The pitching, of course: Though the Longhorns have a team ERA of 2.32, they've cranked things up in the postseason with a team ERA of 1.15. It's a no-brainer. When the Horns' pitchers are dealing, they won't get beat.

    HOW TO GO 0-2
    Live by the sword, die by the sword: The Longhorns will face a team that mirrors their style of play exactly in UC Irvine, who also has a Hall of Fame coach in Mike Gillespie. There will be pressure to execute with perfection and not turn this into a dose of their own medicine.

    If the crowd plays a role: Although Omahans have long been Augie Garrido fans, Texas isn't well revered in the Cornhusker State. If the fans get charged up against the Horns, momentum will swing to UCI's, Louisville's or Vanderbilt's side.

    Vanderbilt (46-19)

    HOW TO WIN IT ALL
    Play to the talent level: It's pretty simple for the Commodores, who are probably the most talented team in the field. If they continue to swing it well (8 runs per game in NCAA tournament play) and don't get in trouble early, a title run is imminent.

    Somebody new must step up each game: This team is so talent-laden, even when Dansby Swanson, Bryan Reynolds or Vince Conde has an off day, somebody will step in and make the big hit -- like Ro Coleman did versus Oregon or John Norwood versus Stanford. That's got to be a comforting factor for coach Tim Corbin.

    HOW TO GO 0-2
    If they get walk-happy: The one thing about a lot of these multitalented pitchers the Dores throw out there is they have a knack for issuing free passes. Doing that against steal-happy Louisville, patient-as-can-be Texas or UCI will be deadly.

    Get out of their element: No team faces a bigger challenge defensively than the Commodores do this week. The West Coast style of play which both UCI and Texas use can wear a team down and the speed game of Louisville can wear a team out. VU hasn't dealt with these kind of teams too often this season.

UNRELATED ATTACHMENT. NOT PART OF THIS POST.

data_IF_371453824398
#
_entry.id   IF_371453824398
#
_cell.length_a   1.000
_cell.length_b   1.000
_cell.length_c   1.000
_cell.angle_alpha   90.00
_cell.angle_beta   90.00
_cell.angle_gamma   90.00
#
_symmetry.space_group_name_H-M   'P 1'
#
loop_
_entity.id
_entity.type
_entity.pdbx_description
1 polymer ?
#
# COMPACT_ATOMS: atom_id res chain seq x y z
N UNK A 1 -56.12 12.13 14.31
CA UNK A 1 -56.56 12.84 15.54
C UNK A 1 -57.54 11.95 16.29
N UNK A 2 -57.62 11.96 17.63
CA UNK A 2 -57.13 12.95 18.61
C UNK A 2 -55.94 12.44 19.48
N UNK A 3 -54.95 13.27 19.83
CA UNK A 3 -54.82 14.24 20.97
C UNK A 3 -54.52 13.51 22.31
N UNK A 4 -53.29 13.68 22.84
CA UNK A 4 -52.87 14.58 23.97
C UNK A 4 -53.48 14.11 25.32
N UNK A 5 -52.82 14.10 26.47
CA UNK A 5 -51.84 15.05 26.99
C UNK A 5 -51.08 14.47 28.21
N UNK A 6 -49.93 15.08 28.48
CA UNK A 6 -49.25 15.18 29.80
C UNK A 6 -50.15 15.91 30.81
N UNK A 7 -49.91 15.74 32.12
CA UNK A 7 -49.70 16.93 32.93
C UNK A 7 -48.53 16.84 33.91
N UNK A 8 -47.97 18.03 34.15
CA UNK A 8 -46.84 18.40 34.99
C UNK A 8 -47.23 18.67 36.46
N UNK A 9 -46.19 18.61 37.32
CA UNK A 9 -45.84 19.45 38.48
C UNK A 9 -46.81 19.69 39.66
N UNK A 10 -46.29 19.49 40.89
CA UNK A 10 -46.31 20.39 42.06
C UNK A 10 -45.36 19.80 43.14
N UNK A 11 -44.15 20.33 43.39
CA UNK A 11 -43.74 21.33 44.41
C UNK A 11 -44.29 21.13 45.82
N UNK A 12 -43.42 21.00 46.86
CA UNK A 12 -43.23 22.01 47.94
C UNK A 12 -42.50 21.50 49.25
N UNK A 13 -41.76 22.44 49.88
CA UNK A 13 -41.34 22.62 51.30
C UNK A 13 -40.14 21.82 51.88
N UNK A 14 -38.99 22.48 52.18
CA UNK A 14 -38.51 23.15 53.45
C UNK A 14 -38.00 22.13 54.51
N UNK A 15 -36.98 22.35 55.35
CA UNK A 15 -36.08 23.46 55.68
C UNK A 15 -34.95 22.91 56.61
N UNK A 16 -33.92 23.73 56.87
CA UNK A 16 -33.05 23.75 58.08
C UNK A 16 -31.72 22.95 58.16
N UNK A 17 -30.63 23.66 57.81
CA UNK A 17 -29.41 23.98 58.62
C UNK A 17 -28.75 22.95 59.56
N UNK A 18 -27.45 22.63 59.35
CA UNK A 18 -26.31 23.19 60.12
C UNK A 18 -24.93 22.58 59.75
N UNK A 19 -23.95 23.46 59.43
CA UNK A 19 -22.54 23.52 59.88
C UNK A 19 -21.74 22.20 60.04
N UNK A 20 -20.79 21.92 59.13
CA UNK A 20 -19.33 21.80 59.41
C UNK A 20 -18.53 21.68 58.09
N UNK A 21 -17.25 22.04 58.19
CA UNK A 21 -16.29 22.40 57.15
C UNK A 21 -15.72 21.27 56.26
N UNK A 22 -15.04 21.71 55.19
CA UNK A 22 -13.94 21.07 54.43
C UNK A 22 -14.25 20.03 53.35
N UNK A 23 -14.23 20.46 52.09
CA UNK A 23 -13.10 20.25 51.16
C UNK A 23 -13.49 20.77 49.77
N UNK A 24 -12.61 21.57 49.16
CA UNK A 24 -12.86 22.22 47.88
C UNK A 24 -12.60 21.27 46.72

Louisville (50-15)

    HOW TO WIN IT ALL
    Use last year as a learning experience: We've seen it plenty of times before: A team goes to Omaha one year and loses quickly, then comes back the next year and goes on a run (Oregon State 2005 and 2006). After going two-and-out last season, expect a much more business-like Cardinals team this time around.

    Stay unbeaten: Yes, that's obvious, but the Cards are the only ones still unbeaten in the NCAA tournament so far, going 5-0 through the first two weekends. Here's a hint: Each of the past three national champions have gone 10-0 through the postseason. Good omen.

    HOW TO GO 0-2
    Go to the bullpen early: The Ville has some talented arms, but without starter Jared Ruxer, who suffered a late-season injury, the Cardinals can ill-afford to burn up arms in the bullpen. The starters must go long and be efficient. That first trip to the losers' bracket could be costly.

    The offense goes stagnant: UofL is 39-0 when scoring five or more runs. But put these guys in a low-scoring, tight battle and they are just 11-15. Everybody can claim a need to score early and get ahead as a key, but in the Cards' case, it really is vital.

    Texas Tech (45-19)

    HOW TO WIN IT ALL
    Keep pitching like they have been: The Raiders may not be in the top 25 of team ERA like the rest of the field, but they gave up just 10 hits in two super-regional shutouts of College of Charleston. They also posted two shutouts against a dangerous Miami team in the regionals.

    The chip on their shoulders: As you might've seen, the Red Raiders have an aura about them that they don't care who you are, they're going to shut you down. They didn't get a No. 1 seed in the NCAA tournament and they've used that as motivation.

    HOW TO GO 0-2
    They get in a rut: Tech actually lost back-to-back games seven times this season. So they've shown a lack of clutch from time to time already.